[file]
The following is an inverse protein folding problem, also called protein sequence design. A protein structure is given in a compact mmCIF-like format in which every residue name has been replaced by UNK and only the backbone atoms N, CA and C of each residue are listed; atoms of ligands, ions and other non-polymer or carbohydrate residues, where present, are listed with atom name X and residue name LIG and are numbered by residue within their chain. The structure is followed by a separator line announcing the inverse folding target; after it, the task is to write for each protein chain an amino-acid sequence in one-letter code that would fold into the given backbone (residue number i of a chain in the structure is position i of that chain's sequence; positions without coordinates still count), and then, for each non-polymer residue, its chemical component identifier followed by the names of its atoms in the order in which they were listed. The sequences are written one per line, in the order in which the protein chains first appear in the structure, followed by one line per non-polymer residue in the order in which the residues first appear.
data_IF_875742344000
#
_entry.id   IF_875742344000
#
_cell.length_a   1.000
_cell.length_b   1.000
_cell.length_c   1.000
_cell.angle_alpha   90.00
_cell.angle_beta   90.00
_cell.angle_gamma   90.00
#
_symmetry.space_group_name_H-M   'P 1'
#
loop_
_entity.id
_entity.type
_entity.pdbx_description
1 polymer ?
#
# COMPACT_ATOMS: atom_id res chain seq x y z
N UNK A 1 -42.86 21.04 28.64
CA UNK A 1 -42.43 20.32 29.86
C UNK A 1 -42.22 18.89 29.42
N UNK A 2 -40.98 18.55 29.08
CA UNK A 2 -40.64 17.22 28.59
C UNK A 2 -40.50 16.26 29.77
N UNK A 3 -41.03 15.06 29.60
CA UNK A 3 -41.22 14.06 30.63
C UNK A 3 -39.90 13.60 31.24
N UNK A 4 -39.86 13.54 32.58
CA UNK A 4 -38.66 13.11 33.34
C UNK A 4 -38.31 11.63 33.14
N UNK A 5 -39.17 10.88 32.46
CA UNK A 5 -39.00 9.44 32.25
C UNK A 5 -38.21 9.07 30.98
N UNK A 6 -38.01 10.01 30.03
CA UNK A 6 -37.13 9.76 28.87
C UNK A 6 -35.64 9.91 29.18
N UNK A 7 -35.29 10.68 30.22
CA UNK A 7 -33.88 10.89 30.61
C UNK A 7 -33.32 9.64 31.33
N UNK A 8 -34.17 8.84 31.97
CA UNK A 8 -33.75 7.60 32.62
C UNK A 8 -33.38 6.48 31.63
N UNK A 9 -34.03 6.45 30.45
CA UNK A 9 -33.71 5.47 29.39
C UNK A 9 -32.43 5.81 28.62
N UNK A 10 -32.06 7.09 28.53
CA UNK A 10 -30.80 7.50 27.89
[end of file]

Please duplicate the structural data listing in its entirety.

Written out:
The following is an inverse protein folding problem, also called protein sequence design. A protein structure is given in a compact mmCIF-like format in which every residue name has been replaced by UNK and only the backbone atoms N, CA and C of each residue are listed; atoms of ligands, ions and other non-polymer or carbohydrate residues, where present, are listed with atom name X and residue name LIG and are numbered by residue within their chain. The structure is followed by a separator line announcing the inverse folding target; after it, the task is to write for each protein chain an amino-acid sequence in one-letter code that would fold into the given backbone (residue number i of a chain in the structure is position i of that chain's sequence; positions without coordinates still count), and then, for each non-polymer residue, its chemical component identifier followed by the names of its atoms in the order in which they were listed. The sequences are written one per line, in the order in which the protein chains first appear in the structure, followed by one line per non-polymer residue in the order in which the residues first appear.
data_IF_875742344000
#
_entry.id   IF_875742344000
#
_cell.length_a   1.000
_cell.length_b   1.000
_cell.length_c   1.000
_cell.angle_alpha   90.00
_cell.angle_beta   90.00
_cell.angle_gamma   90.00
#
_symmetry.space_group_name_H-M   'P 1'
#
loop_
_entity.id
_entity.type
_entity.pdbx_description
1 polymer ?
#
# COMPACT_ATOMS: atom_id res chain seq x y z
N UNK A 1 -42.86 21.04 28.64
CA UNK A 1 -42.43 20.32 29.86
C UNK A 1 -42.22 18.89 29.42
N UNK A 2 -40.98 18.55 29.08
CA UNK A 2 -40.64 17.22 28.59
C UNK A 2 -40.50 16.26 29.77
N UNK A 3 -41.03 15.06 29.60
CA UNK A 3 -41.22 14.06 30.63
C UNK A 3 -39.90 13.60 31.24
N UNK A 4 -39.86 13.54 32.58
CA UNK A 4 -38.66 13.11 33.34
C UNK A 4 -38.31 11.63 33.14
N UNK A 5 -39.17 10.88 32.46
CA UNK A 5 -39.00 9.44 32.25
C UNK A 5 -38.21 9.07 30.98
N UNK A 6 -38.01 10.01 30.03
CA UNK A 6 -37.13 9.76 28.87
C UNK A 6 -35.64 9.91 29.18
N UNK A 7 -35.29 10.68 30.22
CA UNK A 7 -33.88 10.89 30.61
C UNK A 7 -33.32 9.64 31.33
N UNK A 8 -34.17 8.84 31.97
CA UNK A 8 -33.75 7.60 32.62
C UNK A 8 -33.38 6.48 31.63
N UNK A 9 -34.03 6.45 30.45
CA UNK A 9 -33.71 5.47 29.39
C UNK A 9 -32.43 5.81 28.62
N UNK A 10 -32.06 7.09 28.53
CA UNK A 10 -30.80 7.50 27.89